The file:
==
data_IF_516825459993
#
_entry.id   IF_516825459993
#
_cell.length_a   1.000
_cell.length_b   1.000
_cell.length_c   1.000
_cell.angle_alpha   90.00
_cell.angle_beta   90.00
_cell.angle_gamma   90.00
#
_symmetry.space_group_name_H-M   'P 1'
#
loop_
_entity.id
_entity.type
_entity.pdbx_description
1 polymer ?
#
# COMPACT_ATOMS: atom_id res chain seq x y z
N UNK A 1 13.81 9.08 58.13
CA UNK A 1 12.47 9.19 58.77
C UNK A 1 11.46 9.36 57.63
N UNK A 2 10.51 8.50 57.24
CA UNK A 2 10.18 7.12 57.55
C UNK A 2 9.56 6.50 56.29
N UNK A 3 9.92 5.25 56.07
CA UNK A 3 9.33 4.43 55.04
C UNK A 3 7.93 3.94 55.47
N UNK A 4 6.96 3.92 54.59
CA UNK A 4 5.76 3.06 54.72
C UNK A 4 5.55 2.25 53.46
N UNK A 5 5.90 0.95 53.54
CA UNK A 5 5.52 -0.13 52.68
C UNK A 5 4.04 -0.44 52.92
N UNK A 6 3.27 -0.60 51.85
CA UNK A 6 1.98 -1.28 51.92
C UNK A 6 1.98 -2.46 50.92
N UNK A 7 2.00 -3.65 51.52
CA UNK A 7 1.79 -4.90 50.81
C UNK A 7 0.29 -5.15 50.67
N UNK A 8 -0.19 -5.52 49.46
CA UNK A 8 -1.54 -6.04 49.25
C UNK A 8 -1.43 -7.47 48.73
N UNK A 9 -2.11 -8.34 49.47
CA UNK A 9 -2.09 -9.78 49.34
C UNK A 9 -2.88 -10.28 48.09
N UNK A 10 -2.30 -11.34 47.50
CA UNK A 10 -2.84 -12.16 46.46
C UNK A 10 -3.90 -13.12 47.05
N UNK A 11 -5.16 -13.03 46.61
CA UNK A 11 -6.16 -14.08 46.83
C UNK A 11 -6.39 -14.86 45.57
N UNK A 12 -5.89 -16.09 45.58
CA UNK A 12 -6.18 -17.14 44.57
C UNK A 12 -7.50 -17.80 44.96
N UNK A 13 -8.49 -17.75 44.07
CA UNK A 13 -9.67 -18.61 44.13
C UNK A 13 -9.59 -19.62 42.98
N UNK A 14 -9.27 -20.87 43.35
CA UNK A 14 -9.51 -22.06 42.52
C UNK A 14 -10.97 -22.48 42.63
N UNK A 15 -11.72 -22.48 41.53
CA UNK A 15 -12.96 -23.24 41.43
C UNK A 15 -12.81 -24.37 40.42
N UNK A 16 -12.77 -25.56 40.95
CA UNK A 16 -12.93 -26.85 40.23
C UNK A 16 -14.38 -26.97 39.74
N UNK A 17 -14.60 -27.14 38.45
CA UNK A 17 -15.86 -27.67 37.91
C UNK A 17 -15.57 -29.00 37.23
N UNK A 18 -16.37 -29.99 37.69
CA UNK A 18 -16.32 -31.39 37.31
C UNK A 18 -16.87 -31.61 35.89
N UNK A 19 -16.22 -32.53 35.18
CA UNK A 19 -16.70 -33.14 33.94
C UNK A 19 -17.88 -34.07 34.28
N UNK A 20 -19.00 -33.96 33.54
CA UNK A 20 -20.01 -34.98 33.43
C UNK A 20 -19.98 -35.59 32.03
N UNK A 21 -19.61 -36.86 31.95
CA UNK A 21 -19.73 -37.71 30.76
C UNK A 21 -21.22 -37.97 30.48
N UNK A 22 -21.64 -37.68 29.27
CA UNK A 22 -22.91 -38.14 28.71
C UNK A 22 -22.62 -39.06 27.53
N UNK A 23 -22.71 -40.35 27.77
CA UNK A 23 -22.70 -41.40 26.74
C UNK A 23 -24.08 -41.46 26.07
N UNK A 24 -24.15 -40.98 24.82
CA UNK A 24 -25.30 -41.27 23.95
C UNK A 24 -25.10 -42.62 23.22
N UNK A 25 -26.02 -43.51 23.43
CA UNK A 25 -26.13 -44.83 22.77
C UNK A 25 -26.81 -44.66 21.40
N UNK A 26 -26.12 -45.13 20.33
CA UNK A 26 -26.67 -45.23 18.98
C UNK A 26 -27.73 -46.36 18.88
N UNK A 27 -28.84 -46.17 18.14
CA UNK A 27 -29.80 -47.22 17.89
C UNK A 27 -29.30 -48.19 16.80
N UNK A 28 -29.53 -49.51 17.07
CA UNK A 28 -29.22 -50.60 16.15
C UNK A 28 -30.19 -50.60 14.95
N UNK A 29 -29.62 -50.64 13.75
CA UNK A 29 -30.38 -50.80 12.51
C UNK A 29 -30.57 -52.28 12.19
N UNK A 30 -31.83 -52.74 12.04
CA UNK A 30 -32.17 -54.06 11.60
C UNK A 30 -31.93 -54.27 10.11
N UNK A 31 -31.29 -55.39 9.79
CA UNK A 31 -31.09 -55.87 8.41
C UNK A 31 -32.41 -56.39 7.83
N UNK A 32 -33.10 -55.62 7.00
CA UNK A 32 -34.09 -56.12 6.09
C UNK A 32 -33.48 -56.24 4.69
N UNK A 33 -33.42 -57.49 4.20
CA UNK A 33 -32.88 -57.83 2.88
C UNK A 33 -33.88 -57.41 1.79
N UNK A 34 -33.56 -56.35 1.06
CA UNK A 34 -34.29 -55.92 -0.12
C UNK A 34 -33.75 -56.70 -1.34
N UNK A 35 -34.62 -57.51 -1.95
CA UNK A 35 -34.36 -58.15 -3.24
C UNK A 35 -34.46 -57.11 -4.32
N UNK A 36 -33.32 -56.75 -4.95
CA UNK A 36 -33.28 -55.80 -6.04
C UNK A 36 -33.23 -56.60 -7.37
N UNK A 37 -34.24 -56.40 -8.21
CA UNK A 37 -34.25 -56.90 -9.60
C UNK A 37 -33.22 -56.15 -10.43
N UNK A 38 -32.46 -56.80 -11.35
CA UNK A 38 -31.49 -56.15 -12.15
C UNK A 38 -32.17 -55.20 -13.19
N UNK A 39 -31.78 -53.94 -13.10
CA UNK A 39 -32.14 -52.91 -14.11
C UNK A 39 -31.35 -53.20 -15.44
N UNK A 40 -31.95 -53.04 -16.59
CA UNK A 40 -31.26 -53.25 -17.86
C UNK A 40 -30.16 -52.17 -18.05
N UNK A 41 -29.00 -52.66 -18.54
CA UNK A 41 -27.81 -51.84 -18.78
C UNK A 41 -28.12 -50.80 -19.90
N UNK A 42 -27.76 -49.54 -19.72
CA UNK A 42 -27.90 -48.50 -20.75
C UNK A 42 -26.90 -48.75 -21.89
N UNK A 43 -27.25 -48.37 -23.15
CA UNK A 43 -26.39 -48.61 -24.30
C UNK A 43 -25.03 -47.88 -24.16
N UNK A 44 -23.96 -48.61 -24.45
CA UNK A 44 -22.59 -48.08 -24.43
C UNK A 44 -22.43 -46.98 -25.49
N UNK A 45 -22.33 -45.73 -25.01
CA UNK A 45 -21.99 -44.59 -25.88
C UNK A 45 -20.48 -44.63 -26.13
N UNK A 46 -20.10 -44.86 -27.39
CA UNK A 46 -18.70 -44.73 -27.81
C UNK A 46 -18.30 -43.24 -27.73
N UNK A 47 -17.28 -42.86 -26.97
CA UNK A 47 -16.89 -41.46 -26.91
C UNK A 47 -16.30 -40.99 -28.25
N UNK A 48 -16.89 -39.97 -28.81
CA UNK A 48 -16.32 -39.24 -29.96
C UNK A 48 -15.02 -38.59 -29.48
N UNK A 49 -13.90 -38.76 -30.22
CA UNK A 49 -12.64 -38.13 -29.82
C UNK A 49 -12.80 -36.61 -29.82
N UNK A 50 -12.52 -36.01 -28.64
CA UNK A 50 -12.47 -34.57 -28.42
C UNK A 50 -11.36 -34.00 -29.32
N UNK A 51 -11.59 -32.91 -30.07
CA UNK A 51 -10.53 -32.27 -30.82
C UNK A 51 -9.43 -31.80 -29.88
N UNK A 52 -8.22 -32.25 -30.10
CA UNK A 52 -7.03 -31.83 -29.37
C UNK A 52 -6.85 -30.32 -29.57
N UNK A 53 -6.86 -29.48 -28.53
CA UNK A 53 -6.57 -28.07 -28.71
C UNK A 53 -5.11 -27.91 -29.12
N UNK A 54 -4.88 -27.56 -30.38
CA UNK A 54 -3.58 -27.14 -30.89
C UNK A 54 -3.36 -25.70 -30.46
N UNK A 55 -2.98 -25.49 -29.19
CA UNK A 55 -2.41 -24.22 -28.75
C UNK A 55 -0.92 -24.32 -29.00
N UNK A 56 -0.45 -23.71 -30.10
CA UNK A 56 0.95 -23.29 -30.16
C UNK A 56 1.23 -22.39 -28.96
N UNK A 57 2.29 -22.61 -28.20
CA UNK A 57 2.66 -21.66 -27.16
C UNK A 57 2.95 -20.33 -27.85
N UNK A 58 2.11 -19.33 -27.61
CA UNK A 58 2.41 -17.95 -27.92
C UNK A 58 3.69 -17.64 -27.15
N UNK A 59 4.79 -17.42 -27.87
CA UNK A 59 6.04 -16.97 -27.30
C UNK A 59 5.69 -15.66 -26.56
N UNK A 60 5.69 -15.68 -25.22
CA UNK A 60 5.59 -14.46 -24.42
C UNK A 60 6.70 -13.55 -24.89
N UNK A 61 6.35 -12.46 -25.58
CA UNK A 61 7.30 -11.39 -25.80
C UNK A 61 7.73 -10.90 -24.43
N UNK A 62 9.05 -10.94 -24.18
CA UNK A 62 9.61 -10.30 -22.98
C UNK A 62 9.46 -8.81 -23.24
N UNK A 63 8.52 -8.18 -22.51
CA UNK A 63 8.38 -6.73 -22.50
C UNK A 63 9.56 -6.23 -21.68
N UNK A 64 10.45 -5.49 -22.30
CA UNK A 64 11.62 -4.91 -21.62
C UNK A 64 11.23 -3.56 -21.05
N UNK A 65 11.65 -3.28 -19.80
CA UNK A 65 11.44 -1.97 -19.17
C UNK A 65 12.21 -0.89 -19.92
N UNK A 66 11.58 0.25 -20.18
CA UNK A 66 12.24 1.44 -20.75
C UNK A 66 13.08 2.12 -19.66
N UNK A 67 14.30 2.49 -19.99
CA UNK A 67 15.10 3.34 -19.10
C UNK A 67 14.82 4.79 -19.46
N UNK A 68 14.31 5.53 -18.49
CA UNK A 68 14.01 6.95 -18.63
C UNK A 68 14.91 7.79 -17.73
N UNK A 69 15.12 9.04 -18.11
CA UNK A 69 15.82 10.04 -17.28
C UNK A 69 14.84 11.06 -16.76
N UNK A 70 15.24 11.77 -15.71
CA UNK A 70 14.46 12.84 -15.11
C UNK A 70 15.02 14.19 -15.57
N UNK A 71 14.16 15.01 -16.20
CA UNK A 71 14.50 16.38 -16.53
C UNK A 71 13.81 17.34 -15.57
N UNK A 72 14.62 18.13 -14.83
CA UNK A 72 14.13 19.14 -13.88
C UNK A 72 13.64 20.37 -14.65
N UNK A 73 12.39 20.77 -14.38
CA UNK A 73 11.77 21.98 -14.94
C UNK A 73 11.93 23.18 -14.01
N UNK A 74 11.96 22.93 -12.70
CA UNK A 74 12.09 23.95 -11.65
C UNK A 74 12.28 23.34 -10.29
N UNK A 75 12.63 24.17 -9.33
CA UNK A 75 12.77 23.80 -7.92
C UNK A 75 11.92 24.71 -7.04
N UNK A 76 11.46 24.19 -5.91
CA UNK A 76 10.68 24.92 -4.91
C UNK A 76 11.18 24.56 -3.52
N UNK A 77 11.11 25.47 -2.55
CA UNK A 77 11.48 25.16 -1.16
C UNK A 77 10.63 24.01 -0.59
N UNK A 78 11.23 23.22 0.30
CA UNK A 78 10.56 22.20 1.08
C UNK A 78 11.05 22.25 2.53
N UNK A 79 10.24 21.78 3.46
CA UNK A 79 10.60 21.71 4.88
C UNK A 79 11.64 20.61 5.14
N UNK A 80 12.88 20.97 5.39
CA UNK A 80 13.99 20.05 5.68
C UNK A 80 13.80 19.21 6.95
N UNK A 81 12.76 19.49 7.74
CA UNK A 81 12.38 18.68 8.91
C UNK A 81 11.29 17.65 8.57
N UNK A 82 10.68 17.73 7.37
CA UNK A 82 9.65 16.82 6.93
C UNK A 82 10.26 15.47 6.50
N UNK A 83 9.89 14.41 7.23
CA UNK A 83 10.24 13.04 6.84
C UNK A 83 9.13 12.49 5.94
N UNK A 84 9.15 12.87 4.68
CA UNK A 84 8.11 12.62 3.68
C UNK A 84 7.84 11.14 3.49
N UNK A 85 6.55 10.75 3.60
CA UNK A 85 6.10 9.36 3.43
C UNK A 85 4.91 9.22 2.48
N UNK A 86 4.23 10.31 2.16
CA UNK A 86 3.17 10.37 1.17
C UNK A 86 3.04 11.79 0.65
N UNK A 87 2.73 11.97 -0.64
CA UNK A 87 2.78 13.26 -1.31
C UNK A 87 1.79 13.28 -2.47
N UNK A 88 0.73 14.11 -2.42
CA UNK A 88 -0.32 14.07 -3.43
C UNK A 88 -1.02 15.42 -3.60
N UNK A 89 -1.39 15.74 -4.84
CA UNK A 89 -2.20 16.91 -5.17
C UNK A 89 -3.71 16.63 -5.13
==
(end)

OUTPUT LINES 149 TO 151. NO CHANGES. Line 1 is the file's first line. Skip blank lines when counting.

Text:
C UNK A 43 -25.03 -47.88 -24.16
N UNK A 44 -23.96 -48.61 -24.45
CA UNK A 44 -22.59 -48.08 -24.43